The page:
How to Overcome Guilt and Forgive Yourself

guiltGuilt is good. Yes! Guilt actually encourages people to have more empathy for others, to take corrective action, and to improve themselves. Self-forgiveness following guilt is self-essential to esteem, which is key to enjoyment of life and relationships. Yet, for many, self-acceptance remains elusive because of unhealthy guilt – sometimes for decades or a lifetime.

Guilt may be an unrelenting source of pain. You might hold a belief that you should feel guilty and condemn yourself – not once, but over and over – or guilt may simmer in your unconscious. Either way, this kind of guilt is insidious and self-destructive and can sabotage your goals. Guilt causes anger and resentment, not only at yourself, but toward other in order to justify your actions. Anger, resentment, and guilt sap your energy, cause depression and illness, and stop you from having success, pleasure, and fulfilling relationships. It keeps you stuck in the past and prevents you from moving forward.

You may feel guilty not only for your actions, but also thoughts: For instance, wishing someone pain, misfortune, or even death; or for feelings, like anger, lust, or greed; or lack of feelings, such as not reciprocating love or friendship, or not feeling grief over the loss of someone close. Although irrational, you might feel guilty for the thoughts, attributes, feelings, and actions of someone else. It’s not unusual for people to feel guilty for leaving their faith or not meeting the expectations of their parents. People often judge themselves based upon the blame or false accusations emanating from others, which they believe to be true. For example, a woman projects her self-centeredness onto her husband and accuses him of being selfish. He believes it, not realizing it is she who is selfish (attribute). She might blame her insecurity (feeling) on him, claiming he’s flirting, uncaring, or indifferent. A man might blame his anger (feeling), or mistake (action) on his partner, and she believes him and feels guilty.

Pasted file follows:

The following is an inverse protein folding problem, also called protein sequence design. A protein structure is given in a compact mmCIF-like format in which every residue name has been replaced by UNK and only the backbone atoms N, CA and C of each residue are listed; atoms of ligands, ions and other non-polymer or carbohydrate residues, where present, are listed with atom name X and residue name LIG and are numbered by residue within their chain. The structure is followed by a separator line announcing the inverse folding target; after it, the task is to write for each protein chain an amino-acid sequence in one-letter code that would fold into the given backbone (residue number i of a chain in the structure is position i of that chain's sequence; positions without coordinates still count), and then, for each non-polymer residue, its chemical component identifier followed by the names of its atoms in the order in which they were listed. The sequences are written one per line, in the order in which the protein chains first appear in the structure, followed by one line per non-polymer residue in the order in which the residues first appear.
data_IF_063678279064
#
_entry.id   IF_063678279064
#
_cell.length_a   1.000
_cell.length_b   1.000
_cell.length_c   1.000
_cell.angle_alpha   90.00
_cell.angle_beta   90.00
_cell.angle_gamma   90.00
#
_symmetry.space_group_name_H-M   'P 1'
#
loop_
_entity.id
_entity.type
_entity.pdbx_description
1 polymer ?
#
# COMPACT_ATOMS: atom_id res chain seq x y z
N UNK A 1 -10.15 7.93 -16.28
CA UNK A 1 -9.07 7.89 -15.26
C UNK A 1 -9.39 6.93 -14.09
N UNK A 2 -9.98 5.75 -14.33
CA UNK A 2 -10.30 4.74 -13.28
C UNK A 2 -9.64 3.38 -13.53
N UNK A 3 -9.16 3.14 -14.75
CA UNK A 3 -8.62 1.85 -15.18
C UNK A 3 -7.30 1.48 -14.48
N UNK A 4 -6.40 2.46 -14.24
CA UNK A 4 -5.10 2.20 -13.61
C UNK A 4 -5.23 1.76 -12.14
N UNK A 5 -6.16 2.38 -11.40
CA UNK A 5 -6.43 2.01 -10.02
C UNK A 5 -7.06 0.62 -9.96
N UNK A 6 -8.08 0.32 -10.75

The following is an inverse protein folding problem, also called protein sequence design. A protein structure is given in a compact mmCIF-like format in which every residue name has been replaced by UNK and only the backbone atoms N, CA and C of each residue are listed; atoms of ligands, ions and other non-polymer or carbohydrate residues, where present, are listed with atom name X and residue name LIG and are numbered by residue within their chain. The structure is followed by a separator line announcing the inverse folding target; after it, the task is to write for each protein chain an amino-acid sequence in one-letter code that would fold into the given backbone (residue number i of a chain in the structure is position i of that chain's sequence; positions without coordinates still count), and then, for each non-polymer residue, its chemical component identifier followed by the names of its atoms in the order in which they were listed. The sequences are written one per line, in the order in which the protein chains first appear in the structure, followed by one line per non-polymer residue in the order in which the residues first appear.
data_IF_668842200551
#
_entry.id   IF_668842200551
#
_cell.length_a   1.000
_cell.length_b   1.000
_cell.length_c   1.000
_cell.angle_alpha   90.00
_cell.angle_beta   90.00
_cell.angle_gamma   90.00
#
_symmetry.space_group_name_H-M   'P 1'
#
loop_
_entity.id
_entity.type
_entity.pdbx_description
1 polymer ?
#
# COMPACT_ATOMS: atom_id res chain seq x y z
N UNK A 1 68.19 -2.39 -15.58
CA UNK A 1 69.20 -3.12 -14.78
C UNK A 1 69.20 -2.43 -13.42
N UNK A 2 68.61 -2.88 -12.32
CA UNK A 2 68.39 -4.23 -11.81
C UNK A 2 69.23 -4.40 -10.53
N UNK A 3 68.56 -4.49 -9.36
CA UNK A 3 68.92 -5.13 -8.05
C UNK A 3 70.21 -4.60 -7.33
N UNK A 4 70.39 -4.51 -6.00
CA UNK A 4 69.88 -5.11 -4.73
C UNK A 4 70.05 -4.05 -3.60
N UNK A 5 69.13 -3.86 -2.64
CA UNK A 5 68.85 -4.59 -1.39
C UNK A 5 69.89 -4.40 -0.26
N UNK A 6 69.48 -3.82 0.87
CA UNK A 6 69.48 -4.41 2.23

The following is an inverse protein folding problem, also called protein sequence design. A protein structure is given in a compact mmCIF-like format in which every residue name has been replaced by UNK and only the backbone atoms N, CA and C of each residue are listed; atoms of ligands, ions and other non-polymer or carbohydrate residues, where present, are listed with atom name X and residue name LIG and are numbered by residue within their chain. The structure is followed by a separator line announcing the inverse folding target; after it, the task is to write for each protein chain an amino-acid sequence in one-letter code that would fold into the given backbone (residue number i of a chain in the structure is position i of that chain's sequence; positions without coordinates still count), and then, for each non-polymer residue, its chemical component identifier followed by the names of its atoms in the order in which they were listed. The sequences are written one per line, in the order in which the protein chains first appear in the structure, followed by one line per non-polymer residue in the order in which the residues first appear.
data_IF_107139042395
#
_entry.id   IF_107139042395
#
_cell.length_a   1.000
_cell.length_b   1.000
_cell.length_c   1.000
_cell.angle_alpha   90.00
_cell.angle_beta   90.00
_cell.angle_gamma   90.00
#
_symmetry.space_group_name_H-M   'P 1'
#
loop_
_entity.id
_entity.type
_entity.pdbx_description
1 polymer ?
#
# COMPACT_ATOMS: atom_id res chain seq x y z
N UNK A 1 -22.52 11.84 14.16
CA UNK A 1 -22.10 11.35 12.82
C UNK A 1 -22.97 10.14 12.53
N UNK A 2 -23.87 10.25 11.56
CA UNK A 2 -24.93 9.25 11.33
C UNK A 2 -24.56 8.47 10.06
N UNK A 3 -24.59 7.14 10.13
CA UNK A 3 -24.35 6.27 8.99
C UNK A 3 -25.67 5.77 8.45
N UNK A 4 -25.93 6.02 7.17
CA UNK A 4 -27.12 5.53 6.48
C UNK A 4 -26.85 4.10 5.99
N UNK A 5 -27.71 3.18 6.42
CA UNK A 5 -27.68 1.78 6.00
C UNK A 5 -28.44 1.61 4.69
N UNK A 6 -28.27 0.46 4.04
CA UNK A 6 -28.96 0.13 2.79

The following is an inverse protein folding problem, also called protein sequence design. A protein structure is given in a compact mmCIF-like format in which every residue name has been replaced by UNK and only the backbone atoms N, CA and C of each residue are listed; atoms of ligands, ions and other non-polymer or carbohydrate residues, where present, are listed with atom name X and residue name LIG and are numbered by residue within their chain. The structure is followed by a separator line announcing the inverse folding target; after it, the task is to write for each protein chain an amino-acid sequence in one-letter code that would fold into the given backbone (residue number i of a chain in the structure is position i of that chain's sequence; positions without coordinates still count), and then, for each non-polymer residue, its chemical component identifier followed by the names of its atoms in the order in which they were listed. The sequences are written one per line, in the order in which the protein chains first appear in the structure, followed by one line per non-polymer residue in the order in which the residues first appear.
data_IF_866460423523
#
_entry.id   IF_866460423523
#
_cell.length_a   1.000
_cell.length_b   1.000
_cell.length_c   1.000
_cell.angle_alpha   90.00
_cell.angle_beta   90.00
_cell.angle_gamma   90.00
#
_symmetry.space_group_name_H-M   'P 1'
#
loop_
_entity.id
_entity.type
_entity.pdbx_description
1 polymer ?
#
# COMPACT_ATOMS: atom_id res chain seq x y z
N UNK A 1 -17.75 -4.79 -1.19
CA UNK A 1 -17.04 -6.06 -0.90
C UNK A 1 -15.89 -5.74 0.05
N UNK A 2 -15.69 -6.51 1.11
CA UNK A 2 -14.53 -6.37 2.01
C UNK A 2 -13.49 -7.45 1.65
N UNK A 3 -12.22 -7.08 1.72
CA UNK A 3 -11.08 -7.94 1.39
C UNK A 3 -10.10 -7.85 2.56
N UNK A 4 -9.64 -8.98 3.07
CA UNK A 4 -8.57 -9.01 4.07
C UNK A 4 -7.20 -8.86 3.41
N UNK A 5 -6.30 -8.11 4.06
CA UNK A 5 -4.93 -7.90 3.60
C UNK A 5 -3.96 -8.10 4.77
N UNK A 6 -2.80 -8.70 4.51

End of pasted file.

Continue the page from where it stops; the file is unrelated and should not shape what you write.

It’s common for codependents to take the blame for others’ behavior, because of their low self-esteem. A spouse might accept her husband’s blame and feel guilty for his drinking or addiction. Victims of abuse or sexual assault frequently feel guilt and shame, despite the fact that they were victims and it’s the perpetrator that is culpable. When it comes to divorce, those initiating it often feel guilty, even though responsibility for their marital problem is shared or was primarily due to their partner.

Guilt should be distinguished from shame, where you feel inferior, inadequate, or bad about who you’re verses what you did. When irrational and not absolved, guilt can lead to shame. Shame isn’t constructive. Instead of enhancing empathy and self-improvement, it has the opposite effect. It leads to greater self-preoccupation and undermines both the self and relationships.

If you already have low self-esteem or have issues around shame (most people do), it may be difficult to concentrate on what it is you feel guilty about. However, this is necessary in order to get past it. Rationalizing or brushing it under the rug to avoid self-examination may help temporarily, but not achieve self-forgiveness. Alternatively, beating yourself up prolongs guilt and shame and damages your self-esteem; while, accepting responsibility and taking remedial action improves it. Here are suggested steps you can take. I refer to actions, but they apply equally to thoughts or feelings you feel guilty about: